That creates a perspective on issues that I would argue gets distorted. People look at them as winners and losers, and parties are enhancing that view. Both are trying to foster this division because it supports their own power struggle. I would love to be able to say, Here are the good guys in Washington and here are the bad guys, but for me, the good guys are the ones willing to sit down and talk through the problem, and try to resolve it. Those people seem to be few and far between, especially in the leadership — they are much more interested in the defeat of their enemy.

That needs to be repaired in some way. I don’t see it as imminent. Even if we have a change in the White House, I don’t at all anticipate that it will lead to greater unity in Congress. People think Biden is conciliatory, and his demeanor is different from Trump’s. But it’s not like a Biden-Harris presidency is going to lead to handholding and kumbaya singing with the Republicans at all. I don’t think that’s going to change.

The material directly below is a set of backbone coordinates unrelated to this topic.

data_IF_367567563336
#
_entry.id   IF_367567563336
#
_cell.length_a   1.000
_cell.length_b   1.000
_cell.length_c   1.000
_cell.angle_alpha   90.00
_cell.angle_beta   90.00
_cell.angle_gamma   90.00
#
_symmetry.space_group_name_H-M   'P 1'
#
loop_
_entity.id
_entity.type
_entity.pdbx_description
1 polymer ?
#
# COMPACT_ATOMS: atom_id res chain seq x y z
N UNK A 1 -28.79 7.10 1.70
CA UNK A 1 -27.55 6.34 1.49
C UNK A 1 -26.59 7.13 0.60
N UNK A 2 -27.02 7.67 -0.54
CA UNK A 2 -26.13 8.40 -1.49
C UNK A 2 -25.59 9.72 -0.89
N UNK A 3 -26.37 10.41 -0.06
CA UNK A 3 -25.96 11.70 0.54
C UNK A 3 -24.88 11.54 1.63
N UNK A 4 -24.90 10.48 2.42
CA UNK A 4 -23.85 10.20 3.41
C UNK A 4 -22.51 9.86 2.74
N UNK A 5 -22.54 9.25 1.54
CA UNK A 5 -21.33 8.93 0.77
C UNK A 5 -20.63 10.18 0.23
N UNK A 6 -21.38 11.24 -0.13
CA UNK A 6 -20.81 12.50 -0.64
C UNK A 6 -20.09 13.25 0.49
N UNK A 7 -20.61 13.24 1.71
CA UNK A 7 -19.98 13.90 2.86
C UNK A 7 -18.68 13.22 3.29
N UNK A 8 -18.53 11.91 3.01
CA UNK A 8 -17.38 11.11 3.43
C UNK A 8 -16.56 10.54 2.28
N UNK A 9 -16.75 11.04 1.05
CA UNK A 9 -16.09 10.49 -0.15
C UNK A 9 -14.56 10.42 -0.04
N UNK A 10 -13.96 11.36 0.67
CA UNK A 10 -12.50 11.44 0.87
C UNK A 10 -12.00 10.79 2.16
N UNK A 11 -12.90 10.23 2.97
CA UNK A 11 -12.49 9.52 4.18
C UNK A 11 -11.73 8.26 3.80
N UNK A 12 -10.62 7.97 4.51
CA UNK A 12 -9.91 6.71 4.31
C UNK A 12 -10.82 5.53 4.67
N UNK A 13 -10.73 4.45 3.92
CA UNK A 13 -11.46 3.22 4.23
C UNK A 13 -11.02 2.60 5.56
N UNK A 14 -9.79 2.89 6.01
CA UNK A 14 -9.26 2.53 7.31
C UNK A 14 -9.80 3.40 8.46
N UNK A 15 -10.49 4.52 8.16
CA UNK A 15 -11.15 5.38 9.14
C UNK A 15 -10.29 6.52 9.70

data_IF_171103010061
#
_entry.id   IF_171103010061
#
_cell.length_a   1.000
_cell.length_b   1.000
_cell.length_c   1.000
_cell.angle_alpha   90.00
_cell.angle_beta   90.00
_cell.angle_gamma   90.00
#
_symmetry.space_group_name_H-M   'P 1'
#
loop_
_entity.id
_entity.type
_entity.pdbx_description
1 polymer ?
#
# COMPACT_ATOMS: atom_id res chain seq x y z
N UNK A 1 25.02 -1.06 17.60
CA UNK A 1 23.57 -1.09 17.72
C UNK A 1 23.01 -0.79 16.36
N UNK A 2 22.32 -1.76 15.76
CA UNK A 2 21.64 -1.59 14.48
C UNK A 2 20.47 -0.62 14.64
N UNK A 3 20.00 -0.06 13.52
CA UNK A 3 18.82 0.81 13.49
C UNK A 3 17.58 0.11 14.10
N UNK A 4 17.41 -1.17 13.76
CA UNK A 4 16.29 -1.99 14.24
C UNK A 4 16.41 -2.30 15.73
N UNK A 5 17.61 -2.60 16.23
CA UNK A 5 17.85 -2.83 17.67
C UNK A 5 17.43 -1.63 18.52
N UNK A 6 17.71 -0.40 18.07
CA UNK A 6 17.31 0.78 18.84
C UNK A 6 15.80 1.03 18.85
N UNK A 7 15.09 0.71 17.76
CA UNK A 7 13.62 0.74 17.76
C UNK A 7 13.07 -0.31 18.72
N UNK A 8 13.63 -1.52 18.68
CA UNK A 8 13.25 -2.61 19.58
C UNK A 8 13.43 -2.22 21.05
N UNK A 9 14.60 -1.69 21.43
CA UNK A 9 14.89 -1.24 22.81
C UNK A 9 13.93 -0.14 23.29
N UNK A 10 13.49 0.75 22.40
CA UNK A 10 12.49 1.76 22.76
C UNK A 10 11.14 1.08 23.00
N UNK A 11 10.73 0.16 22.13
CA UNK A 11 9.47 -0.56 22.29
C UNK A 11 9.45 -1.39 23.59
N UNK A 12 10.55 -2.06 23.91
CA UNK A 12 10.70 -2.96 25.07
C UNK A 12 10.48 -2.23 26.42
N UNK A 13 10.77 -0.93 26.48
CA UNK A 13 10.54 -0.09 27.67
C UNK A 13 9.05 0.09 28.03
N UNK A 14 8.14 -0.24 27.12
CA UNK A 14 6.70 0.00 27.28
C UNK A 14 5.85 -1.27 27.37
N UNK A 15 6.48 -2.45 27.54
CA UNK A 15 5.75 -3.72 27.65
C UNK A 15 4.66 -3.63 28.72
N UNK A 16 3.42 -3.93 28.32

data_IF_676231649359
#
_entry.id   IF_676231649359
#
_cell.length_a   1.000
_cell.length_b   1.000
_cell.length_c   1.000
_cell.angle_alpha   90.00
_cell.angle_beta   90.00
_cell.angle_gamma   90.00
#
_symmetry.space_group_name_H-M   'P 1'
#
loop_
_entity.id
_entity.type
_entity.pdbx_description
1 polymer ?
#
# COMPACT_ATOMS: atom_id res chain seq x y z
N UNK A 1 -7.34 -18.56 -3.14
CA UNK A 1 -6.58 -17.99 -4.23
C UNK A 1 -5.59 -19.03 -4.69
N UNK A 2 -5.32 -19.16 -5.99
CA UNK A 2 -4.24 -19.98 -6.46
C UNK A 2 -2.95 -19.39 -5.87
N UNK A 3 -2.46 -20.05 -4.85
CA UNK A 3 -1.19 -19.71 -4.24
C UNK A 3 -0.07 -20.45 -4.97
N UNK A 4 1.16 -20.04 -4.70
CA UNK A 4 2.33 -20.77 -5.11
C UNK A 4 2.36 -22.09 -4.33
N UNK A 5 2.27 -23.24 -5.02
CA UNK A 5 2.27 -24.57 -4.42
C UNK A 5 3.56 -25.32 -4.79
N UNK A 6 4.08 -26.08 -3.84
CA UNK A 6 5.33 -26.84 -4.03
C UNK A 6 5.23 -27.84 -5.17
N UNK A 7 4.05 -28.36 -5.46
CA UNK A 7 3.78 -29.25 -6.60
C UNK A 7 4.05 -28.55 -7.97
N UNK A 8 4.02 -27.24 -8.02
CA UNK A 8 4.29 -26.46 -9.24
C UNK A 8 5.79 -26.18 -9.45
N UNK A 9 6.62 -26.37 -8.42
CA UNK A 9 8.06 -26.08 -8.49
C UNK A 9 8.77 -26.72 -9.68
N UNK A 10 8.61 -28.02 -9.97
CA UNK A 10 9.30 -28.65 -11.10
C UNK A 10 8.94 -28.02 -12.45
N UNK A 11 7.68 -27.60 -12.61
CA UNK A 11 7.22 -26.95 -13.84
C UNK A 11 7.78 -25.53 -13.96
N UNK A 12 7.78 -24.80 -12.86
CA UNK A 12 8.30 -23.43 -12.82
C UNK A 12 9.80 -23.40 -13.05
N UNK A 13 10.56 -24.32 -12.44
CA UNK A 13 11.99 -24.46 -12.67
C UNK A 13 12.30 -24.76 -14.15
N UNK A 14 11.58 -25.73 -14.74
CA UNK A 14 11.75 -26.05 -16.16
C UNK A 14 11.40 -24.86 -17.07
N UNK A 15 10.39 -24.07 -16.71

Q: Is this the most divided our country has been in recent history, and what is it going to take to get us out of it?

I think first of all the American people are smart enough that they’ll put up with a lot, then stop putting up with it, and things will change. When people say how much more polarized we are today than at any time in history, they point to bipartisan cooperation that took place in the ‘60s and ‘70s. There was a great deal more political cooperation, but the country today is not nearly as divided at the population level as it was in the ‘60s. I’m old enough to remember ‘68 and the Vietnam war and the civil unrest. We have a lot going on today over police use of force, and people are recognizing that we need to be more aware and awake to where racism is in the country and who benefits and why and how. But we were going through very similar angry confrontations in the ‘60s and we had the assassination of a presidential candidate and one of the greatest civil rights leaders. It was a horrible time.